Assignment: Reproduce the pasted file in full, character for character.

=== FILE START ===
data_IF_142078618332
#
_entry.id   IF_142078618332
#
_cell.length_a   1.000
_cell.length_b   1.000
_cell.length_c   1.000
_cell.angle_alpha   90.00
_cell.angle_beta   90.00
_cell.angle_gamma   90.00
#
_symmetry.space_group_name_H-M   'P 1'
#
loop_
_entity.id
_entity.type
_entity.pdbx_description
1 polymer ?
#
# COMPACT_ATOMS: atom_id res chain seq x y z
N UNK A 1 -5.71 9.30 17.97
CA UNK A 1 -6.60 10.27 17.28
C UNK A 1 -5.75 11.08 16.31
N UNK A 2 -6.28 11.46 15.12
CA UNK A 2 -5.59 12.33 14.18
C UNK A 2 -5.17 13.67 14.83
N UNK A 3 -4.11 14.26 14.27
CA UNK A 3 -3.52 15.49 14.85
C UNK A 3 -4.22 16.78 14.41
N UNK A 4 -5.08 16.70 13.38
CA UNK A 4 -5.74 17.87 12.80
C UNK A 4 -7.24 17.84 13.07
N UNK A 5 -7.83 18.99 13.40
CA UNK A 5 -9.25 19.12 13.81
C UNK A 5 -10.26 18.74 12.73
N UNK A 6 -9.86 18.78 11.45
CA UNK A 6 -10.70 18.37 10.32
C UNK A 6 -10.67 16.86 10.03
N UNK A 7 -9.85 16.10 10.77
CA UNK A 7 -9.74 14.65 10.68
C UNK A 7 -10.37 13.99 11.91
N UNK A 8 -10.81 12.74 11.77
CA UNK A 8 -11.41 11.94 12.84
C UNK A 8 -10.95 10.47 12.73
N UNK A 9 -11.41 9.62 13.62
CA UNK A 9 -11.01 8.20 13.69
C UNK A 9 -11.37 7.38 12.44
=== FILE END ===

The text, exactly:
data_IF_142078618332
#
_entry.id   IF_142078618332
#
_cell.length_a   1.000
_cell.length_b   1.000
_cell.length_c   1.000
_cell.angle_alpha   90.00
_cell.angle_beta   90.00
_cell.angle_gamma   90.00
#
_symmetry.space_group_name_H-M   'P 1'
#
loop_
_entity.id
_entity.type
_entity.pdbx_description
1 polymer ?
#
# COMPACT_ATOMS: atom_id res chain seq x y z
N UNK A 1 -5.71 9.30 17.97
CA UNK A 1 -6.60 10.27 17.28
C UNK A 1 -5.75 11.08 16.31
N UNK A 2 -6.28 11.46 15.12
CA UNK A 2 -5.59 12.33 14.18
C UNK A 2 -5.17 13.67 14.83
N UNK A 3 -4.11 14.26 14.27
CA UNK A 3 -3.52 15.49 14.85
C UNK A 3 -4.22 16.78 14.41
N UNK A 4 -5.08 16.70 13.38
CA UNK A 4 -5.74 17.87 12.80
C UNK A 4 -7.24 17.84 13.07
N UNK A 5 -7.83 18.99 13.40
CA UNK A 5 -9.25 19.12 13.81
C UNK A 5 -10.26 18.74 12.73
N UNK A 6 -9.86 18.78 11.45
CA UNK A 6 -10.70 18.37 10.32
C UNK A 6 -10.67 16.86 10.03
N UNK A 7 -9.85 16.10 10.77
CA UNK A 7 -9.74 14.65 10.68
C UNK A 7 -10.37 13.99 11.91
N UNK A 8 -10.81 12.74 11.77
CA UNK A 8 -11.41 11.94 12.84
C UNK A 8 -10.95 10.47 12.73
N UNK A 9 -11.41 9.62 13.62
CA UNK A 9 -11.01 8.20 13.69
C UNK A 9 -11.37 7.38 12.44